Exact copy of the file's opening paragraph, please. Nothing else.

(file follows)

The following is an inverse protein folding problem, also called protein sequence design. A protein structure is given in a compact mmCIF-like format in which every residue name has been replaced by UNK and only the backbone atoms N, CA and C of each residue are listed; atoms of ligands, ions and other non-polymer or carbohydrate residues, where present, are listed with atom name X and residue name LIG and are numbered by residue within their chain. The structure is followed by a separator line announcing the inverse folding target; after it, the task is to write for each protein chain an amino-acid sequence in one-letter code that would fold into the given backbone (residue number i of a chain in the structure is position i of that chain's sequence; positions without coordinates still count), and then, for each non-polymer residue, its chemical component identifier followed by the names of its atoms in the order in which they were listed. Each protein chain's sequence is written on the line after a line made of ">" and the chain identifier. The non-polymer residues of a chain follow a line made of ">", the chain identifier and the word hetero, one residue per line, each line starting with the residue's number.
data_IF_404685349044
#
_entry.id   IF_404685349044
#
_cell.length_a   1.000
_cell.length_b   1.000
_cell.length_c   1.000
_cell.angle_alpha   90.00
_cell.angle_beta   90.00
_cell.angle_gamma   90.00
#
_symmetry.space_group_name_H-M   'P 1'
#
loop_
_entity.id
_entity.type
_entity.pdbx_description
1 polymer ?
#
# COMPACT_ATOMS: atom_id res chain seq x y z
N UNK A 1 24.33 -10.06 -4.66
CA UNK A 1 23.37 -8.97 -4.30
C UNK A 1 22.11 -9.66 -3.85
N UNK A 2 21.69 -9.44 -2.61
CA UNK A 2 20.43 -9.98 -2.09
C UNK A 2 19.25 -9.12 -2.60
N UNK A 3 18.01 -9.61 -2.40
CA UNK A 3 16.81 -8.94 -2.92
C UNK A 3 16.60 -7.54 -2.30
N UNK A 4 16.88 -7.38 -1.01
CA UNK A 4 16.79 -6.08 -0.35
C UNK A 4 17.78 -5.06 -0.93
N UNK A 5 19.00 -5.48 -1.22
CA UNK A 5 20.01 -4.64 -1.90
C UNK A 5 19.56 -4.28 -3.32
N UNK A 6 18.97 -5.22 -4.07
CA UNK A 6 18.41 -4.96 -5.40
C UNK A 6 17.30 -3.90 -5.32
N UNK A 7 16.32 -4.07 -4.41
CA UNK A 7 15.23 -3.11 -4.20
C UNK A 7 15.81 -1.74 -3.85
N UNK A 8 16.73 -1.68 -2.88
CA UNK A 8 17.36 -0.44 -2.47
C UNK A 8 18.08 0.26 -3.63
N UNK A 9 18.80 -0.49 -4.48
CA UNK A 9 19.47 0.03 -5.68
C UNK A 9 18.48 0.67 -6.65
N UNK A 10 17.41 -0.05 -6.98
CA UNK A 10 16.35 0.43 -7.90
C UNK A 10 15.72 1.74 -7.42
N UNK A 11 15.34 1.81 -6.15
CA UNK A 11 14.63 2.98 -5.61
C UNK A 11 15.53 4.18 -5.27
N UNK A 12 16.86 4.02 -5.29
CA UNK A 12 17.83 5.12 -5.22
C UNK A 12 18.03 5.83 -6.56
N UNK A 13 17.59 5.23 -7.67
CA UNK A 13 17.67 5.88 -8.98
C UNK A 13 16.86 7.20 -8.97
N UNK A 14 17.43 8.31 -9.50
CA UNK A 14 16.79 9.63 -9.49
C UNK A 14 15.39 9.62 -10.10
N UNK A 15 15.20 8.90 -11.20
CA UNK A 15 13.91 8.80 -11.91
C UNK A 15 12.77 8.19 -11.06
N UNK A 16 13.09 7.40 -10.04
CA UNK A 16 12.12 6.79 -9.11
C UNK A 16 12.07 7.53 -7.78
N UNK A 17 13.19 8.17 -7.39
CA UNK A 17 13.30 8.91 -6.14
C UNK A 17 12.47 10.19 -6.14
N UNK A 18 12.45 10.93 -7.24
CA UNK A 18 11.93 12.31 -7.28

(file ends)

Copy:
The following is an inverse protein folding problem, also called protein sequence design. A protein structure is given in a compact mmCIF-like format in which every residue name has been replaced by UNK and only the backbone atoms N, CA and C of each residue are listed; atoms of ligands, ions and other non-polymer or carbohydrate residues, where present, are listed with atom name X and residue name LIG and are numbered by residue within their chain. The structure is followed by a separator line announcing the inverse folding target; after it, the task is to write for each protein chain an amino-acid sequence in one-letter code that would fold into the given backbone (residue number i of a chain in the structure is position i of that chain's sequence; positions without coordinates still count), and then, for each non-polymer residue, its chemical component identifier followed by the names of its atoms in the order in which they were listed. Each protein chain's sequence is written on the line after a line made of ">" and the chain identifier. The non-polymer residues of a chain follow a line made of ">", the chain identifier and the word hetero, one residue per line, each line starting with the residue's number.